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NO COMMUNION for first time in 2,000 years...
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Last Sunday there was no communion in Nineveh for the first time in 2,000 years. The Islamic State has finished Christianity in Iraq, having killed and forcing to flee the nation's population of over 200,000 Christians.
Iraqi Christians receive communion in the Kurdish city of Arbil. Sunday was the first time in 2,000 years no communion was offered in Nineveh, because no Christians remain.
LOS ANGELES, CA (Catholic Online) - The ancient region of Nineveh in Iraq, one of the world's first Christian enclaves, has been emptied of its Christians. Islamic State terrorists have driven off or murdered the entire city's population of Christians. Across Iraq other Christians have fled en masse. Canon Andrew White, the only Anglican Vicar in Iraq told the Telegraph "Last week there was no communion in Nineveh for the first time in 2,000 years. All are closed, all their people have run away."
Despite the extreme dangers, Christians are permitted to live in the Islamic State, but only if they pay a punishing tax. All who could flee did so. Christians in other parts of Iraq have also fled, lacking confidence in that nation's security forces. According to Canon White, only the poor remain, without the means to flee or pay any taxes. Should the Islamic State resume its advance, these people will simply have to choose between conversion and martyrdom.
Canon White expressed skepticism to The Telegraph that airstrikes would stop the Islamic State, and that he, along with many others, thought that troops would have to be on the ground to defeat the terrorists. He also acknowledged that nobody would want casualties, so he understands why no troops have been sent.
It isn't just Canon White who is pessimistic about the future of Christianity in Iraq. A priest named "Father Nawar" was on record in the Christian Post as saying "Christianity is finished in Iraq."
The priest told CP that Christians were dying for lack of food and resources, and that there were precious few resources to care for the estimated 200,000 Christians displaced by the Islamic State. A priest named "Father Nawar" was on record in the Christian Post as saying "Christianity is finished in Iraq."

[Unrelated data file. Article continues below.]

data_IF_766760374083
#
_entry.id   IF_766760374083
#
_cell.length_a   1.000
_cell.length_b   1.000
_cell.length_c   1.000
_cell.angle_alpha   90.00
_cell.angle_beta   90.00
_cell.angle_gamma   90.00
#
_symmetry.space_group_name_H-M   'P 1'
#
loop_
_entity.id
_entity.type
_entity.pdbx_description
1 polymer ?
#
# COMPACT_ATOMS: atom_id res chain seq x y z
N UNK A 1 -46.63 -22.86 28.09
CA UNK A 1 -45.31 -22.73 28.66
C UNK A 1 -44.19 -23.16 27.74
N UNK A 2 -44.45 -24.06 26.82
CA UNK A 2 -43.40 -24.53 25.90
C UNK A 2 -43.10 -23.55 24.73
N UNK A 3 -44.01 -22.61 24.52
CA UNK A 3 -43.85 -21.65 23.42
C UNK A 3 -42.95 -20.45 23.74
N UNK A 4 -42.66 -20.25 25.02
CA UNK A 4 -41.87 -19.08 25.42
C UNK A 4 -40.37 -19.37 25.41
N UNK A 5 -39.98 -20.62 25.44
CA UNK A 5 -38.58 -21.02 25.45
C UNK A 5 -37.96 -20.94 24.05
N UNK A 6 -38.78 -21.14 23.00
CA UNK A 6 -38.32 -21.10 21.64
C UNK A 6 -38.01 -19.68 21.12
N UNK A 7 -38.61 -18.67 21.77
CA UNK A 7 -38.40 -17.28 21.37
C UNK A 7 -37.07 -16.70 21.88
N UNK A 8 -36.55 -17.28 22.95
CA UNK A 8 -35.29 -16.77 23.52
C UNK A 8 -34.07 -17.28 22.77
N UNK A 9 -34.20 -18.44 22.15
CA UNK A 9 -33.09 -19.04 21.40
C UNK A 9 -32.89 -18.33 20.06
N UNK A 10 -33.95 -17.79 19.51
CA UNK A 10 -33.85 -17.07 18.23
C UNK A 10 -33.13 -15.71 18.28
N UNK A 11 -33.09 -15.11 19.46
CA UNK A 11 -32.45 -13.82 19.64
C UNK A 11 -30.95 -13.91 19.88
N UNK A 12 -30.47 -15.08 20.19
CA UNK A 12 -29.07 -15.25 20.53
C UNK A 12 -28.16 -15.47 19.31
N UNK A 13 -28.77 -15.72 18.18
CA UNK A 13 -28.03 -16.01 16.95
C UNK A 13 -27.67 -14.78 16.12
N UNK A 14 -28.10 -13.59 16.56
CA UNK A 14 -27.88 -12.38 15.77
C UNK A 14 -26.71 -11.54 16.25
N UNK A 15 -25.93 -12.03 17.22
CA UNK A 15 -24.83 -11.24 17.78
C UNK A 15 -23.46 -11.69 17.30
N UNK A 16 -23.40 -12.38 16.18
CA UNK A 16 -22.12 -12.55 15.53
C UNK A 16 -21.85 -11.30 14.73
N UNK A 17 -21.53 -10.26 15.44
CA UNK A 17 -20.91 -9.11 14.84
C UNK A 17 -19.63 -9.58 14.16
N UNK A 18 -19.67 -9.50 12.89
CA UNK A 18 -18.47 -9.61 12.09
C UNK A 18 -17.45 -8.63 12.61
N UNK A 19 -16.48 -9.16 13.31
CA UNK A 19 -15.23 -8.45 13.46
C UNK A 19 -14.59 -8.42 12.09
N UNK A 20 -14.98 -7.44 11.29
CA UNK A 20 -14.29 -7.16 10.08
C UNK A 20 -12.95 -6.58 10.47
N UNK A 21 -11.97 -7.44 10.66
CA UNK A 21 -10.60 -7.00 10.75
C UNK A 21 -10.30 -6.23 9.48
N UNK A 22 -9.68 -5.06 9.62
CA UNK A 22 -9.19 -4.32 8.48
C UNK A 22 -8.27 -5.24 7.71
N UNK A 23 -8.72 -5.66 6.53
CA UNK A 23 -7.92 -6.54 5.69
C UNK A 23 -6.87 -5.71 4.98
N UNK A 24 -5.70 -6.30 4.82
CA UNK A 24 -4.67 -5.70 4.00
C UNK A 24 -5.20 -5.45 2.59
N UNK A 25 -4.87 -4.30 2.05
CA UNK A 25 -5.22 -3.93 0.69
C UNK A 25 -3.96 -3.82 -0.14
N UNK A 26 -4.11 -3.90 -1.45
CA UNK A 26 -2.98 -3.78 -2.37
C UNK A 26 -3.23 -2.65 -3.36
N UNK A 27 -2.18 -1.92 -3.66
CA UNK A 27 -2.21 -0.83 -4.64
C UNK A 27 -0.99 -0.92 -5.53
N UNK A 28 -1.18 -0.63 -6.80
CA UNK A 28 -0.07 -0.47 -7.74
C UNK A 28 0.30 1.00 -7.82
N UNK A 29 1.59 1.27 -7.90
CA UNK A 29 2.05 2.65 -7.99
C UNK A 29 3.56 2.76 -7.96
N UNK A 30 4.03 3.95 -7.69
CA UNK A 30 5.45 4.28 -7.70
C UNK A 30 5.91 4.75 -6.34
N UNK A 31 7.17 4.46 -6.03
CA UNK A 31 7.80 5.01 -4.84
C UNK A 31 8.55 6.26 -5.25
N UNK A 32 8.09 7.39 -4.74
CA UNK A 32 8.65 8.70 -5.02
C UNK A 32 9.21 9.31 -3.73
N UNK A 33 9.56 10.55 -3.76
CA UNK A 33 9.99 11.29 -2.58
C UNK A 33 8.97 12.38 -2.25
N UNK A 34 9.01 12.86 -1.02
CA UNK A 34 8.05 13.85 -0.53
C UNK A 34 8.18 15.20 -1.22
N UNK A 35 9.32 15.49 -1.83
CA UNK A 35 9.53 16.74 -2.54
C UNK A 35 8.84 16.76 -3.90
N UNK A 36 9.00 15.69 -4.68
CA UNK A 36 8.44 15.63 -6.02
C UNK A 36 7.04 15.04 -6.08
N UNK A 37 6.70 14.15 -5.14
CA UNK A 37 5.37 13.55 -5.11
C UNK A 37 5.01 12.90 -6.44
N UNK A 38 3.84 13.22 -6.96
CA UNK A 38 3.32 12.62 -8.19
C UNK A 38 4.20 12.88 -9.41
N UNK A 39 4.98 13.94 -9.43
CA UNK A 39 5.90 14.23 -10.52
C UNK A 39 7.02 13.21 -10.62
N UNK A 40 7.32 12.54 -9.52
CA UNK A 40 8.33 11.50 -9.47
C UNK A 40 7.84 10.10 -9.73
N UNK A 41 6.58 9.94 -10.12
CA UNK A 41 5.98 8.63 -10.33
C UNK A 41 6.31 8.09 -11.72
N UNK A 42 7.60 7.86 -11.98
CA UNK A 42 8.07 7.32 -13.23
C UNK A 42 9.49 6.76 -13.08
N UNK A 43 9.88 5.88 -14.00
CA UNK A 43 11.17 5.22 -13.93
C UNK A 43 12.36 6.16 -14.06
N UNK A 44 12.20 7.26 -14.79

The priest told CP that Christians were dying for lack of food and resources, and that there were precious few resources to care for the estimated 200,000 Christians displaced by the Islamic State.
The displacement of Christians is exacerbated by refugees from other populations as well, all fleeing the Islamic State. Most have retreated into Kurdish territories, some have crossed borders. A few lucky individuals have made it to Europe or other parts of the world, but most people are simply destitute, living in cities such as Kirkuk.
Those still in Iraq and in the Kurdish regions are absolutely dependent on outside aid. These people were forced to flee, leaving everything behind, including money and other valuables. Most have been provided with aid from sympathizers and international relief organizations, but the relief provided to them is minimal at best.
The Catholic Church has been instrumental in distributing aid, collecting donations from around the world to save Christians and others who are fleeing the Islamic State.
Pope Francis has sent a special envoy to help aid these Christians and aid is being collected for those in need. Despite all efforts, Christians have been eradicated from places they have known for two millennia. This is genocide, plain and simple. Even in spite of airstrikes, there seems to be no going back.
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